The equation to the circumcircle assumes the simple form a fry +bra+ca(3= o, thecentre being cos A, cos B, cos C. The inscribed circle is cos zA -V a +cos 1B -J (3 +cos 2C ¦ y = o, with centre Trill ea a= (3 = y; while the escribed circle opposite the angle A is cos 2A' - a+sin 2B A / 0+sin IC y=o, with centre Hates.
The circumcircle is thus seen Areal to be a 2 yz+b 2 zx+c 2 xy=o, with centre sin 2A, sin 2B, co sin 2C; the inscribed circle is A t (x cot ZA)+ (y cot 2B) nates.
The circumcircle is all q+c -s1 r = o, the centre being sin 2A+q sin 2B+r sin 2C =o.
Duced by euclidian methods from the definition include the following: the tangent at any point bisects the angle between the focal distance and the perpendicular on the directrix and is equally inclined to the focal distance and the axis; tangents at the extremities of a focal chord intersect at right angles on the directrix, and as a corollary we have that the locus of the intersection of tangents at right angles is the directrix; the circumcircle of a triangle circumscribing a parabola passes through the focus; the subtangent is equal to twice the abscissa of the point of contact; the subnormal is constant and equals the semilatus rectum; and the radius of curvature at a point P is 2 (FP) 4 /a 2 where a is the semilatus rectum and FP the focal distance of P.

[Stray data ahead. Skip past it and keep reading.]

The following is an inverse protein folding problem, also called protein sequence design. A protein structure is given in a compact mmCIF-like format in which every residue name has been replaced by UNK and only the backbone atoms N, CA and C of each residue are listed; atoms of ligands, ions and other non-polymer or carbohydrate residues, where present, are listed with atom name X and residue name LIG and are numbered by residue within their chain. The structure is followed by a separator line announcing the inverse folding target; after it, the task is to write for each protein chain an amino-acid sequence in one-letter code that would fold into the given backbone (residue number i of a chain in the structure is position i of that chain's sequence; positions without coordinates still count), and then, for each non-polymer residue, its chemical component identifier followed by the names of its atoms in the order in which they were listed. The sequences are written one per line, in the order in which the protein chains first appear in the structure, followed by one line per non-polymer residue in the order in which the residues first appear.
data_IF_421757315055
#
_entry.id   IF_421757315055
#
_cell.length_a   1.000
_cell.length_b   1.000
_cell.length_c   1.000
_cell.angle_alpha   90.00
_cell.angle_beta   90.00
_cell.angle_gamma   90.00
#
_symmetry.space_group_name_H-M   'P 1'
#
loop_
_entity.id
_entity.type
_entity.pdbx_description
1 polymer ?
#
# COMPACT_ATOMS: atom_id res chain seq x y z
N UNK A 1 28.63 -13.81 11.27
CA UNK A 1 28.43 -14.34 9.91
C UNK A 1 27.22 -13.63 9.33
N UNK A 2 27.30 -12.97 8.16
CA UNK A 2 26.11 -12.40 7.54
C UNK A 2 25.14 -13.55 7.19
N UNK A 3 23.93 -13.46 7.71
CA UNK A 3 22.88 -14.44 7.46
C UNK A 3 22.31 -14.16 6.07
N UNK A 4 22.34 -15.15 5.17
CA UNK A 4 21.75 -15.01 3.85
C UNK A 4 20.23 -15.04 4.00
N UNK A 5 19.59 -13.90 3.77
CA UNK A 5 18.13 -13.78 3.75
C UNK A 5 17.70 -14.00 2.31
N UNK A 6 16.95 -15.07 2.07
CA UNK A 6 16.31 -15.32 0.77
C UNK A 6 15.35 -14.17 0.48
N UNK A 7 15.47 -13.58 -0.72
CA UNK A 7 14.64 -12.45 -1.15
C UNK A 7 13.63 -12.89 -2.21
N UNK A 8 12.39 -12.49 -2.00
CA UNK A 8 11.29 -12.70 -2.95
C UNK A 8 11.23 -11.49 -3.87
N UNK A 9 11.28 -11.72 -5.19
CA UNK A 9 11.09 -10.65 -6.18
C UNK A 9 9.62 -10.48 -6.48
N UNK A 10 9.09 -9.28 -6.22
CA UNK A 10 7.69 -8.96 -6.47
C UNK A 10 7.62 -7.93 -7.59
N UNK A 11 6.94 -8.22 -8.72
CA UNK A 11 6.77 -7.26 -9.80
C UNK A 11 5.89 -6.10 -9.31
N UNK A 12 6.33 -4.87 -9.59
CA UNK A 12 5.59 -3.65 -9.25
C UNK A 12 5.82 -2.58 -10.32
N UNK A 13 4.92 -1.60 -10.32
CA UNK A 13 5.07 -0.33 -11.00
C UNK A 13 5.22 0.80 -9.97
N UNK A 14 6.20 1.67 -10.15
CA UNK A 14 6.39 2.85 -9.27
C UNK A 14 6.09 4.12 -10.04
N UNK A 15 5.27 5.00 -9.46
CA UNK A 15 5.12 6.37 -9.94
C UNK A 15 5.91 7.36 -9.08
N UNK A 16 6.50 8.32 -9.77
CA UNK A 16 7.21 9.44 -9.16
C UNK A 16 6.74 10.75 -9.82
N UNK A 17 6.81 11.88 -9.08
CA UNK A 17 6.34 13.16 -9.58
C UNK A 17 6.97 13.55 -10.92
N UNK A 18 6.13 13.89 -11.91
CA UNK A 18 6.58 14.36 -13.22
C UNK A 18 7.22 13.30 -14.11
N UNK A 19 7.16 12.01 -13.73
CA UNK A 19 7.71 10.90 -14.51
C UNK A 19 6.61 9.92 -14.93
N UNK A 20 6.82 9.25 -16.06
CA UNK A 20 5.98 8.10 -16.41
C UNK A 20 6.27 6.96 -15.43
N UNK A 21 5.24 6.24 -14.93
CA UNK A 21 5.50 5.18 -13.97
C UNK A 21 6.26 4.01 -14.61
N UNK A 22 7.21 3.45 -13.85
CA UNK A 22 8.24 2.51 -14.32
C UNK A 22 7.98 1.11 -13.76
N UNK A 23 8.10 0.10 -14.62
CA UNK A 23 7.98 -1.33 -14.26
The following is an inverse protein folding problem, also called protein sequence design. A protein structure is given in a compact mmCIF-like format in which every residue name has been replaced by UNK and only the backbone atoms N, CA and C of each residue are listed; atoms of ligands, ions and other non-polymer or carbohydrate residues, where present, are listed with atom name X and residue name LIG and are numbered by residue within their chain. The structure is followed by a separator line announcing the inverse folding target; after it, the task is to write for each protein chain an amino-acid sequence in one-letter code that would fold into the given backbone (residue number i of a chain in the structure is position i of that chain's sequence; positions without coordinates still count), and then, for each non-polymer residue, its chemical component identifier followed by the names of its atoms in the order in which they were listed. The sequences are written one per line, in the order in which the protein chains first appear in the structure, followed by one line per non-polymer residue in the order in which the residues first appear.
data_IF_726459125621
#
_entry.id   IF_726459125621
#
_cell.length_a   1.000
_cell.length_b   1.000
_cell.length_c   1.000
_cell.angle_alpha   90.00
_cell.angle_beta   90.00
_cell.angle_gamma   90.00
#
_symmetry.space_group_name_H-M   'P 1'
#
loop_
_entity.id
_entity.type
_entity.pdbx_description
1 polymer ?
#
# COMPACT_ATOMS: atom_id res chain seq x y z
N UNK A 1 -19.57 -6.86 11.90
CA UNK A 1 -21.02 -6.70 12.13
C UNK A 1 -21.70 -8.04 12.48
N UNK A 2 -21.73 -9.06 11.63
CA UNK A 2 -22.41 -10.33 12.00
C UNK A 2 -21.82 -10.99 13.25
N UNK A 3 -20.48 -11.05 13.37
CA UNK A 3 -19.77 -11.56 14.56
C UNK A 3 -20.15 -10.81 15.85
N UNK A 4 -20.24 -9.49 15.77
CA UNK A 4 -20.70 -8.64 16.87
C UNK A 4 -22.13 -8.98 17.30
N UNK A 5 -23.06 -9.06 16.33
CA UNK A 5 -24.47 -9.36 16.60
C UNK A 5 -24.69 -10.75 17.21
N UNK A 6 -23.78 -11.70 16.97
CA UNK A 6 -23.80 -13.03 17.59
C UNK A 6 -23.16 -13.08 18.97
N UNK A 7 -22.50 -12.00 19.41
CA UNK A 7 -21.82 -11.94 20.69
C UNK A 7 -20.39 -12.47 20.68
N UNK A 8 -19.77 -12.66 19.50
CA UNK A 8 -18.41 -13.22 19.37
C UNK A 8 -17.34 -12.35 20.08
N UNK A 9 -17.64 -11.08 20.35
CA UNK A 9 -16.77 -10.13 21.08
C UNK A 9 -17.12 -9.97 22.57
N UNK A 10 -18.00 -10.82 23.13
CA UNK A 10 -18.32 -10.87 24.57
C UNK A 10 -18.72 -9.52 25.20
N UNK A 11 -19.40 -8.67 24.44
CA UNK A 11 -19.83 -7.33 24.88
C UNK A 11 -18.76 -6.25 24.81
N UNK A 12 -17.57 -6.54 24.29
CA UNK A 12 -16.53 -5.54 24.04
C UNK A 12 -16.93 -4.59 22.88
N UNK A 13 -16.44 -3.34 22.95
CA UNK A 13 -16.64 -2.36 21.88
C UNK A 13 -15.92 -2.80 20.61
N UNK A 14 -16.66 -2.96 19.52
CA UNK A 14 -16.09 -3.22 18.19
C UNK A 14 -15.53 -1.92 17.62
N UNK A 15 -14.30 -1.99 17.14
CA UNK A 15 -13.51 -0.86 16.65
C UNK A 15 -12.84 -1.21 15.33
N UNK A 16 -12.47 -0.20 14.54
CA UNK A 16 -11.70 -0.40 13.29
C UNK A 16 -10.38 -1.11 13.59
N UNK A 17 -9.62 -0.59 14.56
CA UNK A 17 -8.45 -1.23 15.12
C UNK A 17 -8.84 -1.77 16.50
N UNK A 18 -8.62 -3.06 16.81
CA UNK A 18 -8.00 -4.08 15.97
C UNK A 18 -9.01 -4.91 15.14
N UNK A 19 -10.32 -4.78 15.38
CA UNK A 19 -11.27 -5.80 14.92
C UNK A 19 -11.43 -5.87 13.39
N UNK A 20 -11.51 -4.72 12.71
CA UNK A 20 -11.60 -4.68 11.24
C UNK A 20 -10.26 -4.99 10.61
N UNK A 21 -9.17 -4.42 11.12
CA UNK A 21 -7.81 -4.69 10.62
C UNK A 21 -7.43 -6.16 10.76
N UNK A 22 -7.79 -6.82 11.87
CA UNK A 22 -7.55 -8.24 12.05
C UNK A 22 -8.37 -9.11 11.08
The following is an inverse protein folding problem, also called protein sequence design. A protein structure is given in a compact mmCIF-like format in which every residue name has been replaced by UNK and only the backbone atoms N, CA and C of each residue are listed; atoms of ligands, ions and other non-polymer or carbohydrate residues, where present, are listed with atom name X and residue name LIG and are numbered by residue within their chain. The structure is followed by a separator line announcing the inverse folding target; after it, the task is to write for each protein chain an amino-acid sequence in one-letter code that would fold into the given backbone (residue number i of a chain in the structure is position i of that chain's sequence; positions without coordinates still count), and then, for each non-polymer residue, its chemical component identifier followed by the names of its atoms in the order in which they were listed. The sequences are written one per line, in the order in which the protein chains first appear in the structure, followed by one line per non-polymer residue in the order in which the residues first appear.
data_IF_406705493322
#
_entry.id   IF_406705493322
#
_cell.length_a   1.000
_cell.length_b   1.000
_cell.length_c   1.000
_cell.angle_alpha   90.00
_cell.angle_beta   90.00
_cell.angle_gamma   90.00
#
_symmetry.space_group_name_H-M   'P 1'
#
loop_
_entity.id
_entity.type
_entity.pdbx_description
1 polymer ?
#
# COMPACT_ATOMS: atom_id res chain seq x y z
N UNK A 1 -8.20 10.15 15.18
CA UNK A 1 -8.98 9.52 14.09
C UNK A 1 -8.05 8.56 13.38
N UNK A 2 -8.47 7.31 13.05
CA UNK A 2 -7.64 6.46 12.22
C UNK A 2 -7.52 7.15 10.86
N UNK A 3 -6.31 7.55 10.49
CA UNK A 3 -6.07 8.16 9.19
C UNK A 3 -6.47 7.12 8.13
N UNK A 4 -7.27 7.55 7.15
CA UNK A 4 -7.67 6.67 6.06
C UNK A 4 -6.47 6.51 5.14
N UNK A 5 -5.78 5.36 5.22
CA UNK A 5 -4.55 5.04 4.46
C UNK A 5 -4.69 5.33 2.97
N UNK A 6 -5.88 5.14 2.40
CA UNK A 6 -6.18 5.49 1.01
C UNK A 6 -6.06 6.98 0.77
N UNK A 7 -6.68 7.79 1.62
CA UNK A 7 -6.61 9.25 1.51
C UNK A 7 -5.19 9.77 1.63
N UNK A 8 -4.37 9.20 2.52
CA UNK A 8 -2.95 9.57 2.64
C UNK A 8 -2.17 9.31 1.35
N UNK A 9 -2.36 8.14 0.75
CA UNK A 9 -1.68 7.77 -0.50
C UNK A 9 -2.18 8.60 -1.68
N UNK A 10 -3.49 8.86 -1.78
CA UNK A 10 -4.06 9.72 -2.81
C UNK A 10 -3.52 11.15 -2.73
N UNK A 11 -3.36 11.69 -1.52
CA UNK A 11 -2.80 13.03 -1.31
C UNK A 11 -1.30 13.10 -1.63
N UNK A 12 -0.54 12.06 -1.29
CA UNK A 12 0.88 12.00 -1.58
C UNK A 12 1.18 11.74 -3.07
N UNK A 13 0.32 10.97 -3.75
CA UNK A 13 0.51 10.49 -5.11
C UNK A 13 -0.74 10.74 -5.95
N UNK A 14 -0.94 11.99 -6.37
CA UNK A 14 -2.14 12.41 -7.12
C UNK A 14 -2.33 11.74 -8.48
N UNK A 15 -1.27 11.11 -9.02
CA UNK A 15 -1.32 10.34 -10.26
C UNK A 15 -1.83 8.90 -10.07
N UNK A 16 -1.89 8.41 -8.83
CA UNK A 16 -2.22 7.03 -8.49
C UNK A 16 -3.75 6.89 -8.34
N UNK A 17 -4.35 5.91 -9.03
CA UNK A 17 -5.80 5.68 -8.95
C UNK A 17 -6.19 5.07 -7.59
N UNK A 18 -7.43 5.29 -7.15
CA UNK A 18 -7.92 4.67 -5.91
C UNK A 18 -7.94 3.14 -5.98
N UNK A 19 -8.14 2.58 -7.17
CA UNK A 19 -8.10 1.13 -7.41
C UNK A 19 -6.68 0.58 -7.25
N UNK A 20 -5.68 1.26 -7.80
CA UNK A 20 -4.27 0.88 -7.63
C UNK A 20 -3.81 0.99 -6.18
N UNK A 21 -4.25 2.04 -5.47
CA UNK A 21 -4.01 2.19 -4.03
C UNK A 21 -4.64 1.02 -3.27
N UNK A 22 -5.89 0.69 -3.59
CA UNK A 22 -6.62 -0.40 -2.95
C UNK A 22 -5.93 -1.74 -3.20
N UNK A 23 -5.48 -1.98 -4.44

The orthocentre of a triangle circumscribing a parabola is on the directrix; a deduction from this theorem is that the centre of the circumcircle of a self-conjugate triangle is on the directrix ("Steiner's Theorem").
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